—Deb Abbott

Why hasn't she applied for citizenship? If she has "known" since she was 18 and she has since graduated from college (four years) I'm assuming she has had more than enough time to apply for citizenship and practically meet the five-year requirement. But is it still so much of a "shock" to her, she hasn't had the time to apply? I guess it's better taking advantage as a illegal than applying and having to pay taxes like a citizen. Typical.
—Crys

On Amy Sheppard and ‘Defining Accessibility’ ...
Thanks Roger for giving me a heads up about Amy's article in the Good Times. Amy's ambitious project is essential and should be funded, as far as I am concerned, to make it possible for folks with a variety of special needs able to know where they can safely stay or visit when traveling. Wouldn't it be ideal to have a grant written to find a team, (Amy could appoint them) to put together a website for this so Amy's project could take flight. Thanks Amy for your dream and your follow through. —Annica Rose It's such a needed service and has long been over due. Amy's Access Report is informative, researched and written extremely well. Amy, please come to Boulder Creek as there are places that could use your review. Spread the word this website is a vital part of our community and an integral part of our society! Go Amy. Thanks for truly helping the community!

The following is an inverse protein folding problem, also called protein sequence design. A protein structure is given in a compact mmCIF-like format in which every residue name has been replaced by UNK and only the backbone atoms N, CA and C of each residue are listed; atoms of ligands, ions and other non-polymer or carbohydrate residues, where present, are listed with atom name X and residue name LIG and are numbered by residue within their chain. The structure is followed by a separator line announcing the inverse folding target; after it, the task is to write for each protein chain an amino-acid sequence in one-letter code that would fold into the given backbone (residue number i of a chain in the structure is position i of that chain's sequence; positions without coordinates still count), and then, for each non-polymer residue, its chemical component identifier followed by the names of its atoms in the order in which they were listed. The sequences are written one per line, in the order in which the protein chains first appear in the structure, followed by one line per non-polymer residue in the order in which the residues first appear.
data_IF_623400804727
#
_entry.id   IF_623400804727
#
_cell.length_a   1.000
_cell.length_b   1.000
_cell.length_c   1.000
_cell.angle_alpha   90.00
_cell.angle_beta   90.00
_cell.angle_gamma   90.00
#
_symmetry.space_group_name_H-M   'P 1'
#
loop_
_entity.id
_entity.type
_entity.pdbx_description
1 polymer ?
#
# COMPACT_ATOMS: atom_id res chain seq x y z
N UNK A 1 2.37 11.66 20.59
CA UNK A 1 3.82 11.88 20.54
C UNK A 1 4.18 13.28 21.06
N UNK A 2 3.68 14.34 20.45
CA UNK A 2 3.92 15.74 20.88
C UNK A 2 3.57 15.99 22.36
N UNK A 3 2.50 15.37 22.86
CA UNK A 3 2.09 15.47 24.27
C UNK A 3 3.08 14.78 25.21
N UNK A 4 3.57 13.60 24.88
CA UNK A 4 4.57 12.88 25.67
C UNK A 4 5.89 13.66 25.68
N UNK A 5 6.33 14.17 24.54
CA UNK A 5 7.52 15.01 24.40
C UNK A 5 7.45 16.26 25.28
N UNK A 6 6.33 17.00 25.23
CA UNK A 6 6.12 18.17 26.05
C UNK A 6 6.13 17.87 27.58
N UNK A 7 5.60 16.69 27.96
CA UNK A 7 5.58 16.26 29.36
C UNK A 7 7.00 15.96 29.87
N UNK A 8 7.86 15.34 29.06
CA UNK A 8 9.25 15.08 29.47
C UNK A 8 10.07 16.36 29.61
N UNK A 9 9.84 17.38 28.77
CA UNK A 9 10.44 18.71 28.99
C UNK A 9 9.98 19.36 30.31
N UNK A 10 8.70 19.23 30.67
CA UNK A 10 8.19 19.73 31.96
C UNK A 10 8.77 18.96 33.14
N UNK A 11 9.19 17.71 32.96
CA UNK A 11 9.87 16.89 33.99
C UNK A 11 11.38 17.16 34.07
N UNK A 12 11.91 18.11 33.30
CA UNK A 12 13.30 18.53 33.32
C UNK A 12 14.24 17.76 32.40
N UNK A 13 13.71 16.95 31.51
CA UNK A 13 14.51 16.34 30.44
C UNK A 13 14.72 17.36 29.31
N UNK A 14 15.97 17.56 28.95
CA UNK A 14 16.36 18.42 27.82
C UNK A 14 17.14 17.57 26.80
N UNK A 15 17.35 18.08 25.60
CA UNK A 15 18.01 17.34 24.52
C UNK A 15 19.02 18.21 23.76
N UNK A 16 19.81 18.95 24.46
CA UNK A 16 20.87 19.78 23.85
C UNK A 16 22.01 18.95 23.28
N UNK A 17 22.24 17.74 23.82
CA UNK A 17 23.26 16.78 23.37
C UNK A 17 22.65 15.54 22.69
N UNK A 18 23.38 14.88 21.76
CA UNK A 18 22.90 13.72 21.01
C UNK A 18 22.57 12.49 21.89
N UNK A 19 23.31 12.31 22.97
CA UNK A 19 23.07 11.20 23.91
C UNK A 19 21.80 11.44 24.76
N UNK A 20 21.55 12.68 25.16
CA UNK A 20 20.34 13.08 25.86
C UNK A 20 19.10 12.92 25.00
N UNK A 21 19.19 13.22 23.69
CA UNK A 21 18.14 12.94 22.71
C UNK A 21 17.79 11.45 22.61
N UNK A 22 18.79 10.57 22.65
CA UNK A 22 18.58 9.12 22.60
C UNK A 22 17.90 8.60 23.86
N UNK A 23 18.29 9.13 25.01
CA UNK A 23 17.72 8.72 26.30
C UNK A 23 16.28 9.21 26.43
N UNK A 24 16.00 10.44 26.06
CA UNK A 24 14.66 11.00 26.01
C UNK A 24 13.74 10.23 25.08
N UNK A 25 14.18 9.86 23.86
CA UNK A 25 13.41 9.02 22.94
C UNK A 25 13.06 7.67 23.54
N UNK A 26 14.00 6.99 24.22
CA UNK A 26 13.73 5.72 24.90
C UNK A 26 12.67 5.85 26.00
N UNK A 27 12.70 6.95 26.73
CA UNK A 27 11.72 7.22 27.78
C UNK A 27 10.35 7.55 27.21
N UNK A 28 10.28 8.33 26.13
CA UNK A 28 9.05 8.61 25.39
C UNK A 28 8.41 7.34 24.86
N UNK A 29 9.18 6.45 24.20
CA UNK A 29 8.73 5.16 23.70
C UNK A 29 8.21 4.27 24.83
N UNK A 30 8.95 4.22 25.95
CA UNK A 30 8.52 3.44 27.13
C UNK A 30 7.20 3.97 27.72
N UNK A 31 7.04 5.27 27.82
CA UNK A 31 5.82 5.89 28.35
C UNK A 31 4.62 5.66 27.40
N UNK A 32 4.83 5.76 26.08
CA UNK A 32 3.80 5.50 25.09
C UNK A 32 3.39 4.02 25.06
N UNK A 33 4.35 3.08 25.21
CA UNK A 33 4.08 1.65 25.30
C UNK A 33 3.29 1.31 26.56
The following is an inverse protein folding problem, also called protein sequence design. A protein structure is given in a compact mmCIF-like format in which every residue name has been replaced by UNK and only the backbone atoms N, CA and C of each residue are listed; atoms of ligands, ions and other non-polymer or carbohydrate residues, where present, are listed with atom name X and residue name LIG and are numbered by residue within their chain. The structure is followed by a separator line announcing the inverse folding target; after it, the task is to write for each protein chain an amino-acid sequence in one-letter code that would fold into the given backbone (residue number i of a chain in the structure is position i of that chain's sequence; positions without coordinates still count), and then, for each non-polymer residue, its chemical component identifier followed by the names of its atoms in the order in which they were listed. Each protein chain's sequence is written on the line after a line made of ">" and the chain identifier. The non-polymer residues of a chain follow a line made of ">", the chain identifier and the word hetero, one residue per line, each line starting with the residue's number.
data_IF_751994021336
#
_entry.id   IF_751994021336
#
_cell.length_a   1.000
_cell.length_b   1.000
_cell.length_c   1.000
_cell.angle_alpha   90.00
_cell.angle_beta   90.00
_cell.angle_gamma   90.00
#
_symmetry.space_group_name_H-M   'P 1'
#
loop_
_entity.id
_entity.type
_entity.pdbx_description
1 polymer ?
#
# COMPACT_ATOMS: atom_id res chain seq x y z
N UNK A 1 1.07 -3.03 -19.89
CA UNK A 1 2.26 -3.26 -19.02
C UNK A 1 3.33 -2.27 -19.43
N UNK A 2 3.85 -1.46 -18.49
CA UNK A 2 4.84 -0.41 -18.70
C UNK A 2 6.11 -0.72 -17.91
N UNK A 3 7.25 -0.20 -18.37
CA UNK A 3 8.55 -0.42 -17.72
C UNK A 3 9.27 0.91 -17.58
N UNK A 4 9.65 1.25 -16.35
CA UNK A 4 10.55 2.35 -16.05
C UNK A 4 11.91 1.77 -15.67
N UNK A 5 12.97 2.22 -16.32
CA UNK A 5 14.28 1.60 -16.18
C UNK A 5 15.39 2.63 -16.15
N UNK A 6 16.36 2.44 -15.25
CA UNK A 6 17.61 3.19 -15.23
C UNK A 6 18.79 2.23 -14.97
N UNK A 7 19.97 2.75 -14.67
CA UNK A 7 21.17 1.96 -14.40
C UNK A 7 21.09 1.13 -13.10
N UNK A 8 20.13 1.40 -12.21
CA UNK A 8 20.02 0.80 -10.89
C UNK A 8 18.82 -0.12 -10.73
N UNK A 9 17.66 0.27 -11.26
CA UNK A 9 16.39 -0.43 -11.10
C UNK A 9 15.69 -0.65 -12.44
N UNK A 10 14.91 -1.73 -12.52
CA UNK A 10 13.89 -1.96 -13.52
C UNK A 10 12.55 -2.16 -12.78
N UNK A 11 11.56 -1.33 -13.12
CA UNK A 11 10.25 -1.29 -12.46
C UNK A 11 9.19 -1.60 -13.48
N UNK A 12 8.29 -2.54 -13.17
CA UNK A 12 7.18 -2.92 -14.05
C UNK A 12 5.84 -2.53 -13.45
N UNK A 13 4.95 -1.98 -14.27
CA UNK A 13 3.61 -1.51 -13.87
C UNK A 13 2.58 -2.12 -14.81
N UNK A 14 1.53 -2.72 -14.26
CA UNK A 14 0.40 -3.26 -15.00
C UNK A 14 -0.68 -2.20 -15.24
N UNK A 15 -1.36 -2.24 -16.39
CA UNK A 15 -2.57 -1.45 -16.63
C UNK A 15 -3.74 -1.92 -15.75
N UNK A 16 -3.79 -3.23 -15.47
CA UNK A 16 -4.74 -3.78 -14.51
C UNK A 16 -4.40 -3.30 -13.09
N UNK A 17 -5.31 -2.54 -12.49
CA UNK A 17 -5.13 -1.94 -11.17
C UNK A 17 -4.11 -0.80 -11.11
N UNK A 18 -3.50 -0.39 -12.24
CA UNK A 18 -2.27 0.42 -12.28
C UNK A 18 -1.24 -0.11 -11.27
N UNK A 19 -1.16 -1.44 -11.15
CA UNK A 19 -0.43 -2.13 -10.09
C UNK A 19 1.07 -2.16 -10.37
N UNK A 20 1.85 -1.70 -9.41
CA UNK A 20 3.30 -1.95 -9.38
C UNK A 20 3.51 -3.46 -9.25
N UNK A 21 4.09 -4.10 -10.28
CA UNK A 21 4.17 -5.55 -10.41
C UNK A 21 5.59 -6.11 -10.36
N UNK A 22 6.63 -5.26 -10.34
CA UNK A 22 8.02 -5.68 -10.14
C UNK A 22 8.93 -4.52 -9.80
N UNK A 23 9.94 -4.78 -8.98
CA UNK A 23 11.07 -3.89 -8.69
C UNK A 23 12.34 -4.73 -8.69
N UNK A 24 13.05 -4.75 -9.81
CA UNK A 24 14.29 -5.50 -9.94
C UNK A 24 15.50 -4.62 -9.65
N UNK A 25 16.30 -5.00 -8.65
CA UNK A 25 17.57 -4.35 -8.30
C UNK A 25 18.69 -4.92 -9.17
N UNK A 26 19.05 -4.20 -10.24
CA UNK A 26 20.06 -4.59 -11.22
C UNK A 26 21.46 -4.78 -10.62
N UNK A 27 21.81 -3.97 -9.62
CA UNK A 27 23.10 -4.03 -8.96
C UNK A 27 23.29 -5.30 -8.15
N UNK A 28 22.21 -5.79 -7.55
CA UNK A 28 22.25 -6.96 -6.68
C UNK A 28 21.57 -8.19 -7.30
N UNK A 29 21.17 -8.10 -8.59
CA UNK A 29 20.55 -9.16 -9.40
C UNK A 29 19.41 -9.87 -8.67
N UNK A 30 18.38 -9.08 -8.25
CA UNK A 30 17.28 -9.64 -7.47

—Michele McCarthy

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Heart Me Up

In defense of Valentine’s Day

 

“be(ing) of love (a little) more careful”—e.e. cummings

Wednesday (Feb. 10) is Ash Wednesday, when Lent begins. Friday (Feb. 12) is Lincoln’s 207th birthday. Sunday is Valentine’s Day. On Ash Wednesday, with foreheads marked with a cross of ashes, we hear the words, “From dust thou art and unto dust thou shalt return.” Reminding us that our bodies, made of matter, will remain here on Earth when we are called back. It is our Soul that will take us home again. Lent offers us 40 days and nights of purification in preparation for the Resurrection (Easter) festival (an initiation) and for the Three Spring Festivals (at the time of the full moon)—Aries, Taurus, Gemini. The New Group of World Servers have been preparing since Winter Solstice. The number 40 is significant. The Christ (Pisces World Teacher) was in the desert for 40 days and 40 nights prior to His three-year ministry. The purpose of this desert exile was to prepare his Archangel (light) body to withstand the pressures of the Earth plane (form and matter). We, too, in our intentional purifications and prayers during the 40 days of Lent, prepare ourselves (physical body, emotions, lower mind) to receive and be able to withstand the irradiation of will, love/wisdom and light streaming into the Earth at spring equinox, Easter, and the Three Spiritual Festivals. What is Lent? The Anglo-Saxon word, lencten, comes from an ancient spring festival, agricultural rites marking the transition between winter and summer. The seasons reflect changes in nature (physical world) and humanity responds with social festivals of gratitude and of renewal. There is a purification process, prayerfulness in nature and in humanity in preparation for a great flow of spiritual energies during springtime. Valentine’s Day: Aquarius Sun, Taurus moon. Let us offer gifts of comfort, ease, harmony, beauty and satisfaction. Things chocolate and golden. Venus and Taurus things.